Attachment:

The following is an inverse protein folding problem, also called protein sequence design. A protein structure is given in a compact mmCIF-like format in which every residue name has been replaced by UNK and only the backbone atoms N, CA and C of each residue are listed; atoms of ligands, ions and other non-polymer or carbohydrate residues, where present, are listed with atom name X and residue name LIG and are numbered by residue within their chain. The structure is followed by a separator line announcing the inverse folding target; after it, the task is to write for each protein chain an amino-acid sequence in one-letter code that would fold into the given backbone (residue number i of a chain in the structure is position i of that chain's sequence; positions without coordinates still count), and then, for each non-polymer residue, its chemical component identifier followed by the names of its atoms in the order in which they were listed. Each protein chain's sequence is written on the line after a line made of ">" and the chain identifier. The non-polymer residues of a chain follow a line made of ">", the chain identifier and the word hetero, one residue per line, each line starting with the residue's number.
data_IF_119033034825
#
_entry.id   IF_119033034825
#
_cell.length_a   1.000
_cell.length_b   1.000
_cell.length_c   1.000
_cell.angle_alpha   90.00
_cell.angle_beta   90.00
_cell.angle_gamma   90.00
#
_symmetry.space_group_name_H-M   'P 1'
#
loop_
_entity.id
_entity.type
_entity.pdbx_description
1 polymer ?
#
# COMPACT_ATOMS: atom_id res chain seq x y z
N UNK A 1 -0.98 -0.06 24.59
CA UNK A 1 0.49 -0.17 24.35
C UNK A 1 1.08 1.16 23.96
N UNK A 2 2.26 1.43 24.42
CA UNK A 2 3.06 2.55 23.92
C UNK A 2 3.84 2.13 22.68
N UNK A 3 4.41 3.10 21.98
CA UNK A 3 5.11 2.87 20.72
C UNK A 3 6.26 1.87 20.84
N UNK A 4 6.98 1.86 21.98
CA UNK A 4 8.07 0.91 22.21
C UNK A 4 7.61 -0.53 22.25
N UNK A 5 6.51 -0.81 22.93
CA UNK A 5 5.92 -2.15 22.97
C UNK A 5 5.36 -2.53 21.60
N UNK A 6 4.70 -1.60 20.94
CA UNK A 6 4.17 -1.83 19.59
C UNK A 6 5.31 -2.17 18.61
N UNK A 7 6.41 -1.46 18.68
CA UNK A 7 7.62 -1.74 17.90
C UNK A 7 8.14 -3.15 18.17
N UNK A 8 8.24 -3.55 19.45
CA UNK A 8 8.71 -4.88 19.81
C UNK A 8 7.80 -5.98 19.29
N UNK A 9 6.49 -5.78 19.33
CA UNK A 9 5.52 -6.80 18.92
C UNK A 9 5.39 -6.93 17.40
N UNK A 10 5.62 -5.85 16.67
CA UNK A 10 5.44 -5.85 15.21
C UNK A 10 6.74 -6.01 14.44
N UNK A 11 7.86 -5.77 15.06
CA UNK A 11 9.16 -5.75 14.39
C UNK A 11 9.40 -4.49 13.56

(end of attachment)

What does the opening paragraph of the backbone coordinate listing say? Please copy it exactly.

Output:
The following is an inverse protein folding problem, also called protein sequence design. A protein structure is given in a compact mmCIF-like format in which every residue name has been replaced by UNK and only the backbone atoms N, CA and C of each residue are listed; atoms of ligands, ions and other non-polymer or carbohydrate residues, where present, are listed with atom name X and residue name LIG and are numbered by residue within their chain. The structure is followed by a separator line announcing the inverse folding target; after it, the task is to write for each protein chain an amino-acid sequence in one-letter code that would fold into the given backbone (residue number i of a chain in the structure is position i of that chain's sequence; positions without coordinates still count), and then, for each non-polymer residue, its chemical component identifier followed by the names of its atoms in the order in which they were listed. Each protein chain's sequence is written on the line after a line made of ">" and the chain identifier. The non-polymer residues of a chain follow a line made of ">", the chain identifier and the word hetero, one residue per line, each line starting with the residue's number.